Contactless bank cards

Peter Mitchell otcbn at
Tue Nov 16 08:40:40 GMT 2010

Ian Batten wrote  on 16-11-10 07:31:
>> The cardholder is unlikely to notice the rogue transaction on his
>> bank statement; it is linked to a retail outlet he really has
>> visited, so if he does notice it he probably reckons he really did
>> do it and has since forgotten it. Especially since there will soon
>> be hundreds of such transactions on his statement every month.
> I'm not sure any of that's entirely right.  Firstly, as I think Ross
> pointed out, the step change in the arms race with fraudsters was
> when they realised that by not putting the card through their own
> machine, rather just taking the details, they removed the point of
> correlation between multiple victims.   Any attack which relies on a
> corrupt merchant actually processing the transactions leaves that
> point of connection, so unless the skimmers content themselves with a
> handful of transactions (which, at £10 each, seems a rather small
> crime)

Not to my son, who is paid minimum wage. 

And the skimmers can milk the golden goose by concentrating on easy targets who will never notice the fraud; drunks, students, doddery old ladies who didn't even know their card was contactless. My son didn't notice it was contactless until I pointed it out. 

> it will only take two or three people to notice out of
> hundreds for the merchant to be caught.  

For the reasons I stated above I do not believe that many customers will ever notice a rogue transaction a month after the event. And if someone does, how will he prove that he didn't authorise it? The banks, as we know, will deny that there is any possibility that the card is insecure, and will probably accuse the cardholder of fraud if he disagrees.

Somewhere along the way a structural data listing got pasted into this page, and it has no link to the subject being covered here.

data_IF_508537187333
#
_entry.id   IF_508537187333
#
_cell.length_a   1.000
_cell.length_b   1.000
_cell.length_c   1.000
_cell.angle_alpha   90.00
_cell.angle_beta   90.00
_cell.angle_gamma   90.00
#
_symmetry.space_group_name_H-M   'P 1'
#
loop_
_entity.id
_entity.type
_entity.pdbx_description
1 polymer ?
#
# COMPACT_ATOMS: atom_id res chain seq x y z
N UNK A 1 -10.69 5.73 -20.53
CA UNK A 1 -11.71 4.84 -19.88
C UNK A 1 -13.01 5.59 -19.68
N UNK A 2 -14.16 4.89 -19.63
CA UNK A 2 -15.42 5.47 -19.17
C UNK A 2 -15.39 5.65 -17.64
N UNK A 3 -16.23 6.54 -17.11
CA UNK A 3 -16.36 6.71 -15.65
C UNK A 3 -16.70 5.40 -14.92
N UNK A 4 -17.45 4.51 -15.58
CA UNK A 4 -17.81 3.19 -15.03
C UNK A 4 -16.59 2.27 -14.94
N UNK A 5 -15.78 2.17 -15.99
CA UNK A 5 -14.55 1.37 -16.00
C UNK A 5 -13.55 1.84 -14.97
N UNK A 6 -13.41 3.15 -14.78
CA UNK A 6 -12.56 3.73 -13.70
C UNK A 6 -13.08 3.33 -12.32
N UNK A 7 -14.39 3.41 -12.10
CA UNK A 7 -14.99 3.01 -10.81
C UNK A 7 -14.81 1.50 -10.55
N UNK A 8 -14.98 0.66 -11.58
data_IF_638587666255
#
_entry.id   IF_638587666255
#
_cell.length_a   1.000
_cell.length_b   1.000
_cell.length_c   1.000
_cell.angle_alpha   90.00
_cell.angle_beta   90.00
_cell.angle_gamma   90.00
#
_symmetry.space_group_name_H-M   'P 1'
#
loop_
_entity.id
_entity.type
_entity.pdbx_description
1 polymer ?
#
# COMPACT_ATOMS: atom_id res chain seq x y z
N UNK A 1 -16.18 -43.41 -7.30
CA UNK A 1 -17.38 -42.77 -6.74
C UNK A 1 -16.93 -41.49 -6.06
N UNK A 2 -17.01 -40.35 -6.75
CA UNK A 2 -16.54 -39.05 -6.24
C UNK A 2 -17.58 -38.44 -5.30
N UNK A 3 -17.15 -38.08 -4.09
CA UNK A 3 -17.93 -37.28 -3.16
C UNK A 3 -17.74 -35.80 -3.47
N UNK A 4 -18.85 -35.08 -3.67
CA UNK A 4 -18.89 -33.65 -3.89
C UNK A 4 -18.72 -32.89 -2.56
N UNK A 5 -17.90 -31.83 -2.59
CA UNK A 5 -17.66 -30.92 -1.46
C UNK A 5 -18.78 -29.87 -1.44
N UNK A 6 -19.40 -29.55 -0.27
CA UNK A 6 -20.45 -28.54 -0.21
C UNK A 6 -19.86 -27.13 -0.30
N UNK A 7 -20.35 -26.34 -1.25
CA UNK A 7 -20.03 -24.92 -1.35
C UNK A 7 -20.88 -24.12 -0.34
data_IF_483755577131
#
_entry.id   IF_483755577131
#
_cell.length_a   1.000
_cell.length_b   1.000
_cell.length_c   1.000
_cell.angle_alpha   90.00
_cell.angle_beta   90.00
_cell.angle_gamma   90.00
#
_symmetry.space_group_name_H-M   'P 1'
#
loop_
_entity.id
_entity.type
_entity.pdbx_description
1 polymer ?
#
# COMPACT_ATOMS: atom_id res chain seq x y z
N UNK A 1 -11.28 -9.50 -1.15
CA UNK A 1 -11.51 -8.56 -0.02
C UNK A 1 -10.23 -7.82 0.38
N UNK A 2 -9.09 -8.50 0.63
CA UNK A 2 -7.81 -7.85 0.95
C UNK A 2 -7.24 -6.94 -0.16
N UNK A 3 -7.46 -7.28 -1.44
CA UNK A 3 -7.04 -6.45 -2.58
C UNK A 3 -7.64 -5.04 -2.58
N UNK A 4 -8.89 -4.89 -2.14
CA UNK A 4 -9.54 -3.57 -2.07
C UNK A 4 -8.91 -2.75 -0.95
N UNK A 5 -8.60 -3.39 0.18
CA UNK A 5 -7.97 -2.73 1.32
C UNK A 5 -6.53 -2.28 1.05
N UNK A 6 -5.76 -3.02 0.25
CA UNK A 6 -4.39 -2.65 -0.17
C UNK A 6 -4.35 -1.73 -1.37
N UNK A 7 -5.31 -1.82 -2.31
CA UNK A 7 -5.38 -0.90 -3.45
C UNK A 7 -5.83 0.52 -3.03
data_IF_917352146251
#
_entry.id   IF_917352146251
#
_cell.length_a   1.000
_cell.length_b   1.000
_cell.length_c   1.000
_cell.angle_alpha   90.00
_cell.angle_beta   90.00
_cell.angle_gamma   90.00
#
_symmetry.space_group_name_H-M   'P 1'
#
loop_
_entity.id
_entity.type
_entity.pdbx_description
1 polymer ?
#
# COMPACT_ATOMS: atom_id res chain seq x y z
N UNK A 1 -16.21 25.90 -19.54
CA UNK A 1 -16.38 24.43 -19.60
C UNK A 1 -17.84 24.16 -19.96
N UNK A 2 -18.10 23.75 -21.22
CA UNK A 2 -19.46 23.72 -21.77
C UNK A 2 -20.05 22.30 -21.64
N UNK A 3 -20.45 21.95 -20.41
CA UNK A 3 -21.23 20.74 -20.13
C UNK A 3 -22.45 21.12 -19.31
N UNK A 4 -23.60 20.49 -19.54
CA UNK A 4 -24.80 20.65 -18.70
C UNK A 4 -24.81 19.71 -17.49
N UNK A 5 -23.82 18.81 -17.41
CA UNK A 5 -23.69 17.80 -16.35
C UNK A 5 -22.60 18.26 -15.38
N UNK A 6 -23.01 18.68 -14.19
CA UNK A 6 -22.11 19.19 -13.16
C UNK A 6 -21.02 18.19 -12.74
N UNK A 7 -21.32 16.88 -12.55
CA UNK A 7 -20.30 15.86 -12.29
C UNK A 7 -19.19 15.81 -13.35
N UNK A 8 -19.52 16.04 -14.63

Anyway, I don't think it is a good answer to say that the fraud will eventually be detected. By the time it has been detected, thousands of people will have been defrauded. The only customers who get their money back will be the ones who actually noticed phoney transactions; the vast majority will never know.

> And as the fraud requires
> the active connivance of the merchant, it's going to be hard for them
> to get out of criminal liability.

It needn't be the actual merchant doing it. It could be a dishonest till operator. You pocket cash out of the till, and make up the shortfall with phoney card transactions. All the merchant knows is that he has sold 1000 doughnuts today and taken a total of £3,500 in cash and bank debits; he can't check how each doughnut was paid for. 

>> In fact, thinking about it, I predict the next step: banks will
>> soon stop listing card transactions under £10 in value on the bank
>> statement. Rather like phone companies don't itemise cheap calls.
> Phone companies do itemise cheap calls.   

Mine (BT) doesn't list calls under 40p.

> They don't necessarily
> itemise free/bundled calls, although most will on request.

Doing it only on request [on bank statements] is probably enough for many such frauds to succeed for a long time, since most people won't request it. 

Pete Mitchell 

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